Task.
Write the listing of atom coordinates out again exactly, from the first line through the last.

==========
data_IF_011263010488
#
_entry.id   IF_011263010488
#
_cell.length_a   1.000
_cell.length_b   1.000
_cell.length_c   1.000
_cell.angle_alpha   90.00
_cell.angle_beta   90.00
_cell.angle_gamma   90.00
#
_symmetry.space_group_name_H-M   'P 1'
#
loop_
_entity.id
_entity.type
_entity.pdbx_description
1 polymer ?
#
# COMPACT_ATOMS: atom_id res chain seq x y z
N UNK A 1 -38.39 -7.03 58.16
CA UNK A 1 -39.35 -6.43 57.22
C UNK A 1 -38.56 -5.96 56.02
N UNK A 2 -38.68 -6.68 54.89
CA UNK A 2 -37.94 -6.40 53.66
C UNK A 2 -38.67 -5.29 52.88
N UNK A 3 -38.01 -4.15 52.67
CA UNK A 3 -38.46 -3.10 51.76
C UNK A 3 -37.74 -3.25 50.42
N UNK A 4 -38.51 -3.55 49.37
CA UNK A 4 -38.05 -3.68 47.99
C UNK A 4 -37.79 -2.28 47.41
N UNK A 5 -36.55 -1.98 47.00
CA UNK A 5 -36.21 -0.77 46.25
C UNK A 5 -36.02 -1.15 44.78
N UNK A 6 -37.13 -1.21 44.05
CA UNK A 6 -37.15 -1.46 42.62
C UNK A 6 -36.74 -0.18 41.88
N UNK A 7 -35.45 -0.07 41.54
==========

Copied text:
data_IF_011263010488
#
_entry.id   IF_011263010488
#
_cell.length_a   1.000
_cell.length_b   1.000
_cell.length_c   1.000
_cell.angle_alpha   90.00
_cell.angle_beta   90.00
_cell.angle_gamma   90.00
#
_symmetry.space_group_name_H-M   'P 1'
#
loop_
_entity.id
_entity.type
_entity.pdbx_description
1 polymer ?
#
# COMPACT_ATOMS: atom_id res chain seq x y z
N UNK A 1 -38.39 -7.03 58.16
CA UNK A 1 -39.35 -6.43 57.22
C UNK A 1 -38.56 -5.96 56.02
N UNK A 2 -38.68 -6.68 54.89
CA UNK A 2 -37.94 -6.40 53.66
C UNK A 2 -38.67 -5.29 52.88
N UNK A 3 -38.01 -4.15 52.67
CA UNK A 3 -38.46 -3.10 51.76
C UNK A 3 -37.74 -3.25 50.42
N UNK A 4 -38.51 -3.55 49.37
CA UNK A 4 -38.05 -3.68 47.99
C UNK A 4 -37.79 -2.28 47.41
N UNK A 5 -36.55 -1.98 47.00
CA UNK A 5 -36.21 -0.77 46.25
C UNK A 5 -36.02 -1.15 44.78
N UNK A 6 -37.13 -1.21 44.05
CA UNK A 6 -37.15 -1.46 42.62
C UNK A 6 -36.74 -0.18 41.88
N UNK A 7 -35.45 -0.07 41.54